News Column

GCC corporates headed to capital markets for longer term funding

August 24, 2014

Babu Das Augustine Deputy Business Editor



Dubai: Post global financial crisis, corporates from the Gulf Cooperation Council (GCC) countries are increasingly seeing benefits of seeking longer term funding through both debt and equity capital issuance, said Stuart Anderson, Managing Director & Regional Head Middle East of Standard& Poor's.

The overall positive economic environment in these countries, combined with the lessons learned during the financial crisis and recent market reforms are encouraging many corporates in the region to seek capital market funding.

While government-related entities [GREs] are looking at diversifying their funding sources through capital market issuance, Anderson expects medium-size corporates to be the big game changers in terms of debt and equity issuance from the region.

S&P has been witnessing a substantial surge in demand for corporate credit ratings in the region. While some companies have been seeking public rating, a good number of regional firms have been obtaining confidential ratings. "In many cases, public ratings start as confidential ratings and eventually when the company managements see the results of these confidential ratings they choose to go public," said Anderson.

Historically, corporates lagged in getting ratings while regional sovereigns, GREs, banks and insures have actively sought credit ratings. The recent trends in corporates seeking confidential ratings suggests that the regional corporates want to have more strategic approach to their financial management and innovative in their funding strategies.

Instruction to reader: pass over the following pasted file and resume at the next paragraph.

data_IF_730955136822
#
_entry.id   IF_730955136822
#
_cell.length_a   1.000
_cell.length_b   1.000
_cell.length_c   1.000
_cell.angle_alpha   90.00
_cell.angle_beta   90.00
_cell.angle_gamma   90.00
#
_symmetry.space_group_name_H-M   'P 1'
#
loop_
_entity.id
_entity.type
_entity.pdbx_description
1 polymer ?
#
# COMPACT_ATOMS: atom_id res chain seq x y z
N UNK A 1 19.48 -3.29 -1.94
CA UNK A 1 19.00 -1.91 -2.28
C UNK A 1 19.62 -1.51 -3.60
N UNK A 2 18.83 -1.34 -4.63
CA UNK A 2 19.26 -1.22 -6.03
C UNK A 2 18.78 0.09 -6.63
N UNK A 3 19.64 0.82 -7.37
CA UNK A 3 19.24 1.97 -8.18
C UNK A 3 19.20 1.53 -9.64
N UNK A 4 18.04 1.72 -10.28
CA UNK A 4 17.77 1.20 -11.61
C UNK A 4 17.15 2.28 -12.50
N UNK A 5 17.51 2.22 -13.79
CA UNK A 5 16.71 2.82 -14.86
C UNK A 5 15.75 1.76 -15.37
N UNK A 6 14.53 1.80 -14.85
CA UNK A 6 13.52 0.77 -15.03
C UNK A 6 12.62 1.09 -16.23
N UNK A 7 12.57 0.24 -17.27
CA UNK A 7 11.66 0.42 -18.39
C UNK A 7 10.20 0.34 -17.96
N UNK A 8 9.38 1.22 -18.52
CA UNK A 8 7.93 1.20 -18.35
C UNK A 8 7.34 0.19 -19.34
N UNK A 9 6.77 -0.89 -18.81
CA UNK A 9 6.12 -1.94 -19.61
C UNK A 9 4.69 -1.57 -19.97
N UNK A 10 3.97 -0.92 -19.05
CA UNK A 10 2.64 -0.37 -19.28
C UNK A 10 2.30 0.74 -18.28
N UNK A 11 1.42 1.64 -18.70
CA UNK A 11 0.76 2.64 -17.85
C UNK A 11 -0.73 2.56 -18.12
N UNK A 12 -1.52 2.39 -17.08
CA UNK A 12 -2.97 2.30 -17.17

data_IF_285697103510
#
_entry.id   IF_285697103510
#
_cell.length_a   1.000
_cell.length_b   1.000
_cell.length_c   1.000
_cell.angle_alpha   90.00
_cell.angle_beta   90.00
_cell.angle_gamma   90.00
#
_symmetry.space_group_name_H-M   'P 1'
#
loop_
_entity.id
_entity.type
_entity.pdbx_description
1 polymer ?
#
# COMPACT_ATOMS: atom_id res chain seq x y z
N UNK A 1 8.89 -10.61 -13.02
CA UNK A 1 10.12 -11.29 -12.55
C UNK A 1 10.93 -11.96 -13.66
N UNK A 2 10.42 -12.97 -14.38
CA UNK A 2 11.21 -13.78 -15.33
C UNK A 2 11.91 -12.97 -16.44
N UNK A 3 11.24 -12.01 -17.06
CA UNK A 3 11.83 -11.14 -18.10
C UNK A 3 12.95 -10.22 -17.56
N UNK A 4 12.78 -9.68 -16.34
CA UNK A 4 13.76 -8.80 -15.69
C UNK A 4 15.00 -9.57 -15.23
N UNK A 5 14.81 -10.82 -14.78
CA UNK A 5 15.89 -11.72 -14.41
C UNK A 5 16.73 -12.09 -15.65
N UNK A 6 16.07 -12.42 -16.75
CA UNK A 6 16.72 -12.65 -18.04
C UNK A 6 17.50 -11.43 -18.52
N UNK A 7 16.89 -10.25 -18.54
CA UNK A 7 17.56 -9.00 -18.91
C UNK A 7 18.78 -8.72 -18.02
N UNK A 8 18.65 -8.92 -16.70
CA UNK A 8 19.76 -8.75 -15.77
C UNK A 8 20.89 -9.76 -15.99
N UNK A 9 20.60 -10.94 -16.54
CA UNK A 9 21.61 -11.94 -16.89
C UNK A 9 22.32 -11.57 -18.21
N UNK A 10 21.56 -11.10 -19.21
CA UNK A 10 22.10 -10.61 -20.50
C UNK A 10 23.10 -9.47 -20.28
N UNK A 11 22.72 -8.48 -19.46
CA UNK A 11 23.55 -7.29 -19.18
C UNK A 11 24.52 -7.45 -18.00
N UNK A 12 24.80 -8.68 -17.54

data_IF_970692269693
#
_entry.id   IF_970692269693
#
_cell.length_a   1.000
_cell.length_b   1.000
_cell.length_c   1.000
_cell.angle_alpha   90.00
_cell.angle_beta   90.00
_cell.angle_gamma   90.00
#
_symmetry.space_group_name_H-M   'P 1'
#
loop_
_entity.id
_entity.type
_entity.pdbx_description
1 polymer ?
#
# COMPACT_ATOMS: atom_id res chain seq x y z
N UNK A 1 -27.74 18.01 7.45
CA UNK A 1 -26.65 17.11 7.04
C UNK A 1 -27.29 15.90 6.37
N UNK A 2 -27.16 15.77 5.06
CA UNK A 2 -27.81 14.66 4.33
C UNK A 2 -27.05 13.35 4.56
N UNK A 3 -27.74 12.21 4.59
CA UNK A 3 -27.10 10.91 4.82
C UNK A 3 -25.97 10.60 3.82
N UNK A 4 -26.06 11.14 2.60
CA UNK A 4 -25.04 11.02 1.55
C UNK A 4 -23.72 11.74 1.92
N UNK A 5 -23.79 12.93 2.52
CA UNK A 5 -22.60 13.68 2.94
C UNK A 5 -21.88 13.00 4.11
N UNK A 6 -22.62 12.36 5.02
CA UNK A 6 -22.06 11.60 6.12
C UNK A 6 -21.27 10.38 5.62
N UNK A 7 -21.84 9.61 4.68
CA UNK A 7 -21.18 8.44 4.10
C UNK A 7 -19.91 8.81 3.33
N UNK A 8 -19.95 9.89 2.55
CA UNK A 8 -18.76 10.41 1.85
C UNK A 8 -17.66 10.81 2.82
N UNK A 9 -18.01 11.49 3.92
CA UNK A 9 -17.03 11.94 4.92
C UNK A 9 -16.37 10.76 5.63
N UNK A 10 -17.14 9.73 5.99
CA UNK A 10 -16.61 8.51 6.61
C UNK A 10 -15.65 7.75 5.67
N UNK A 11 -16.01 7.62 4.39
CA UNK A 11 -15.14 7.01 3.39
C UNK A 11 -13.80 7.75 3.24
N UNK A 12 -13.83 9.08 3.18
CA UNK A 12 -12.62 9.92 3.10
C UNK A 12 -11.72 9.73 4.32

Many do it [confidential rating] for internal benchmarking of financial discipline and risk management. Although, objectives differ ultimately ratings become an added advantage when they look at the markets for funding," said Anderson.

Combination of debt and equity

In addition a significant number of companies in the region are also looking to restructure balance sheets; some of them are dealing with issues such as succession and monetisation of family wealth where a combination debt and equity becomes handy.

There are also a lot of successful companies which need to fund themselves for growth particularly as they expand regionally. Many business groups are still under-geared and there is big scope for long term debt structures that fit their balance sheets. Corporates who are seeking regional and international equity listings also see value in credit rating.

"In recent months we had number of discussions with regional groups who are going to the equity markets but not necessarily going to list in any of the regional markets. One we recently had discussions is going to New York so are many who are already listed outside or are planning to list on international markets. Rating is important for them. Even those who are going to private equity see value in rating," he said.

A number of these companies that have new generation chief financial officers (CFOs) are favouring longer term unsecured funding sources to bank financing whose availability is largely a function of liquidity in the market. Low interest rates, positive economic scenario, growing demand for Islamic asset classes, and the continued need for infrastructure investment in the GCC are expected to fuel bond/sukuk growth in the region.


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Source: Gulf News (United Arab Emirates)


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